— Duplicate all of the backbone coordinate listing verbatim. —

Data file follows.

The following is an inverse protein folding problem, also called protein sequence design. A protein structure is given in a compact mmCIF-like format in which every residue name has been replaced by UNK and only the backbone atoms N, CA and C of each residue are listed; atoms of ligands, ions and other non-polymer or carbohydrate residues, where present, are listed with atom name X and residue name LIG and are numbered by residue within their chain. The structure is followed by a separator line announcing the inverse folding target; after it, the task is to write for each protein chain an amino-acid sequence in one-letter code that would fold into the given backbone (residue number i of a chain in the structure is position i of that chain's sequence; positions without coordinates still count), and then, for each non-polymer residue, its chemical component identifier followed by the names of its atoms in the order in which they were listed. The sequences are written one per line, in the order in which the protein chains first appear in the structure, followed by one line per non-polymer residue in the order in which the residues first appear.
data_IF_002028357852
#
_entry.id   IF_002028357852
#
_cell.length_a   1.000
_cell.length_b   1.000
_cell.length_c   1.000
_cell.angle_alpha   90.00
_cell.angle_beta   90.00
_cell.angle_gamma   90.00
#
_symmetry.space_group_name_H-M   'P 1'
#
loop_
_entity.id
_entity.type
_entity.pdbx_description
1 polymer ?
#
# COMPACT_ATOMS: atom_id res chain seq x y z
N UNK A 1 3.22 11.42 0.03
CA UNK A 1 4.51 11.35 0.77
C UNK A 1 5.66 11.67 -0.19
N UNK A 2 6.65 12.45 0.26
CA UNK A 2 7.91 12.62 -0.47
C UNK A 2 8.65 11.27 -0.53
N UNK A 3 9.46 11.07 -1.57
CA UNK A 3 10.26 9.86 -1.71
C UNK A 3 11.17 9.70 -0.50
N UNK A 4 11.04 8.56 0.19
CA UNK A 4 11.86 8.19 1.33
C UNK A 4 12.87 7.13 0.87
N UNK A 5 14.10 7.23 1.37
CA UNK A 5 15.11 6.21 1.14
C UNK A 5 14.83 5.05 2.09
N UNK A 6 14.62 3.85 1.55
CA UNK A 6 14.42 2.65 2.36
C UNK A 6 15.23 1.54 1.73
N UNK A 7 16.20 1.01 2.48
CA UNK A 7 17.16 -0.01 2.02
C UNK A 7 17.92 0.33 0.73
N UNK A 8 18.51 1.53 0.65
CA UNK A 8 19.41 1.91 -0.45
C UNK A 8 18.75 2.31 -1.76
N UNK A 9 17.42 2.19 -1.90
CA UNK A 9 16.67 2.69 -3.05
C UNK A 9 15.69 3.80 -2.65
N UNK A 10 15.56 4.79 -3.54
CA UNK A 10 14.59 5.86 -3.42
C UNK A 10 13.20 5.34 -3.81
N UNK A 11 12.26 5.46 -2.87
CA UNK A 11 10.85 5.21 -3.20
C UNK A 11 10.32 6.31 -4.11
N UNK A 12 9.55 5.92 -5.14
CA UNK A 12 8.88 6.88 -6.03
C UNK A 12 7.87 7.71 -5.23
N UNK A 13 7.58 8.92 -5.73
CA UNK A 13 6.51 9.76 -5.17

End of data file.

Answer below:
The following is an inverse protein folding problem, also called protein sequence design. A protein structure is given in a compact mmCIF-like format in which every residue name has been replaced by UNK and only the backbone atoms N, CA and C of each residue are listed; atoms of ligands, ions and other non-polymer or carbohydrate residues, where present, are listed with atom name X and residue name LIG and are numbered by residue within their chain. The structure is followed by a separator line announcing the inverse folding target; after it, the task is to write for each protein chain an amino-acid sequence in one-letter code that would fold into the given backbone (residue number i of a chain in the structure is position i of that chain's sequence; positions without coordinates still count), and then, for each non-polymer residue, its chemical component identifier followed by the names of its atoms in the order in which they were listed. The sequences are written one per line, in the order in which the protein chains first appear in the structure, followed by one line per non-polymer residue in the order in which the residues first appear.
data_IF_002028357852
#
_entry.id   IF_002028357852
#
_cell.length_a   1.000
_cell.length_b   1.000
_cell.length_c   1.000
_cell.angle_alpha   90.00
_cell.angle_beta   90.00
_cell.angle_gamma   90.00
#
_symmetry.space_group_name_H-M   'P 1'
#
loop_
_entity.id
_entity.type
_entity.pdbx_description
1 polymer ?
#
# COMPACT_ATOMS: atom_id res chain seq x y z
N UNK A 1 3.22 11.42 0.03
CA UNK A 1 4.51 11.35 0.77
C UNK A 1 5.66 11.67 -0.19
N UNK A 2 6.65 12.45 0.26
CA UNK A 2 7.91 12.62 -0.47
C UNK A 2 8.65 11.27 -0.53
N UNK A 3 9.46 11.07 -1.57
CA UNK A 3 10.26 9.86 -1.71
C UNK A 3 11.17 9.70 -0.50
N UNK A 4 11.04 8.56 0.19
CA UNK A 4 11.86 8.19 1.33
C UNK A 4 12.87 7.13 0.87
N UNK A 5 14.10 7.23 1.37
CA UNK A 5 15.11 6.21 1.14
C UNK A 5 14.83 5.05 2.09
N UNK A 6 14.62 3.85 1.55
CA UNK A 6 14.42 2.65 2.36
C UNK A 6 15.23 1.54 1.73
N UNK A 7 16.20 1.01 2.48
CA UNK A 7 17.16 -0.01 2.02
C UNK A 7 17.92 0.33 0.73
N UNK A 8 18.51 1.53 0.65
CA UNK A 8 19.41 1.91 -0.45
C UNK A 8 18.75 2.31 -1.76
N UNK A 9 17.42 2.19 -1.90
CA UNK A 9 16.67 2.69 -3.05
C UNK A 9 15.69 3.80 -2.65
N UNK A 10 15.56 4.79 -3.54
CA UNK A 10 14.59 5.86 -3.42
C UNK A 10 13.20 5.34 -3.81
N UNK A 11 12.26 5.46 -2.87
CA UNK A 11 10.85 5.21 -3.20
C UNK A 11 10.32 6.31 -4.11
N UNK A 12 9.55 5.92 -5.14
CA UNK A 12 8.88 6.88 -6.03
C UNK A 12 7.87 7.71 -5.23
N UNK A 13 7.58 8.92 -5.73
CA UNK A 13 6.51 9.76 -5.17